- Arthritis: This condition typically affects the spine, knees, and hips, among other areas of the body. It can cause pain, swelling, and stiffness.
- Ankylosing spondylitis: This rare type of arthritis can be severe. It usually develops in the spine and can lead to inflammation of the lungs and heart.
- Anal fissure: Anal fissures are tears in the anus lining that can cause bleeding with bowel movements.
- Malnutrition: When Crohn’s disease causes malnutrition, it is because the small intestine cannot absorb nutrients efficiently.
- Fistula: This type of ulcer forms at the openings of the intestines. It can also develop in the bladder or vagina.
- Strictures: These thick and narrow parts of the intestines may result in bloating, cramping, and stomach pain.
- Bone loss: A person with Crohn’s disease may experience bone loss due to chronic inflammation. It may also be a side effect of medications a person is taking for the condition.
- Pancreatitis: This is inflammation of the pancreas. It may cause a fever, nausea, vomiting, and pain.
- Slower physical development: Children with Crohn’s disease may be shorter and weigh less than they would without the condition. They may also experience delayed puberty.
Symptoms worsen during a flare-up and improve in times of remission. Stress and certain foods may trigger or worsen symptoms.
People should seek guidance from a doctor if they experience any of the following symptoms:
- diarrhea that lasts for 7 days or longer
- frequent stomach pain, cramping, and discomfort
- blood in stool
- unexplained weight loss
A doctor will usually start by asking about signs and symptoms. However, the most common symptoms of Crohn’s disease can also occur with other conditions.
For this reason, the doctor will likely order various tests to determine whether a person’s symptoms are due to Crohn’s disease.
The doctor may:
- ask about pain and other symptoms
- take a personal and family medical history
- carry out a physical examination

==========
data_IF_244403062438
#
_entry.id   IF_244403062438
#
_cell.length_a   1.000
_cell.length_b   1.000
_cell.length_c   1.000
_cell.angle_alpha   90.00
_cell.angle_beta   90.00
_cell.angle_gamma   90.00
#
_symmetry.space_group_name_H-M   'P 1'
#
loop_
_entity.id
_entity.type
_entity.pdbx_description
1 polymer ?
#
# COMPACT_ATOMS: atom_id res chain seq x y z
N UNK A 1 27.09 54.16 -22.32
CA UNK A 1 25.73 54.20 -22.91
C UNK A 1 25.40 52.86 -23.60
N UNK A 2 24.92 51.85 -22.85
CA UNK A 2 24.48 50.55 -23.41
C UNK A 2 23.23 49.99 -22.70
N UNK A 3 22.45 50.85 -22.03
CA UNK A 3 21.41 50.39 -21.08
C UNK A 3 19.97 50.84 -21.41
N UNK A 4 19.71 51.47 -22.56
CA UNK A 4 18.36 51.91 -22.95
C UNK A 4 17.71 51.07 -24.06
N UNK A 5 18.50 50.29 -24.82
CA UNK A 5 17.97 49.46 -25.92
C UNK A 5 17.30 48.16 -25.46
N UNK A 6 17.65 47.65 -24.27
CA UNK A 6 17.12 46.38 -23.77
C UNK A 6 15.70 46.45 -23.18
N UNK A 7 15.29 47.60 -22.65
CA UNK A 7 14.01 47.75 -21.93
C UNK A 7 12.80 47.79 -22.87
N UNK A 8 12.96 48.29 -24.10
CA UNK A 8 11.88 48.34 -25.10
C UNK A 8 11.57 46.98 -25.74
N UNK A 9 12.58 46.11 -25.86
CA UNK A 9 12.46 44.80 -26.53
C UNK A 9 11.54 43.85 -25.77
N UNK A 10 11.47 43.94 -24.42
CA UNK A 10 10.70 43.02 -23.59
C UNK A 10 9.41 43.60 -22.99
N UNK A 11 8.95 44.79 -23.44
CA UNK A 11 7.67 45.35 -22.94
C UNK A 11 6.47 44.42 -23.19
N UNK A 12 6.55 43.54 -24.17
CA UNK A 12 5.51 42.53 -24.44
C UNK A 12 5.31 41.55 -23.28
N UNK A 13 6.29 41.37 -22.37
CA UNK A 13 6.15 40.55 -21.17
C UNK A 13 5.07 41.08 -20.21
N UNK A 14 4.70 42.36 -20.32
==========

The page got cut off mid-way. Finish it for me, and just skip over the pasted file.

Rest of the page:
In addition, they may recommend some of the
- a rectal examination
- a CT scan or an MRI scan of the abdominal area
- X-rays to check for blockages
- a stool test to check for an infection and other conditions
- blood tests
They may also recommend colonoscopy, which involves inserting a thin, flexible tube into the digestive tract through the anus. The tube has a light and camera on it and enables the doctor to see what is happening inside the gut.
People may often mistake the early symptoms of Crohn’s disease for those of other conditions,
- stomach infection
- amebic dysentery
- Behçet’s disease
- celiac disease
- intestinal cancer
- food poisoning
- mesenteric ischemia, where injury to the small intestine leads to a loss of blood flow
It is best to contact a healthcare professional if symptoms persist for more than 2 weeks. A doctor can look for the cause of the problem and recommend suitable treatment.
There are five types of Crohn’s disease, and they differ according to the part of the digestive tract they affect. They also manifest slightly differently, which helps doctors diagnose the type of the condition correctly.
Below is an overview of each of the five types of Crohn’s disease and their symptoms.
Ileocolitis is the most common type of the condition. It affects the large intestine and the end of the small intestine.
Common symptoms are:
- pain or cramping in the center or lower right region of the abdomen
- sudden, unexplained weight loss
Ileitis affects the ileum, which is the narrowest and final section of the small intestine.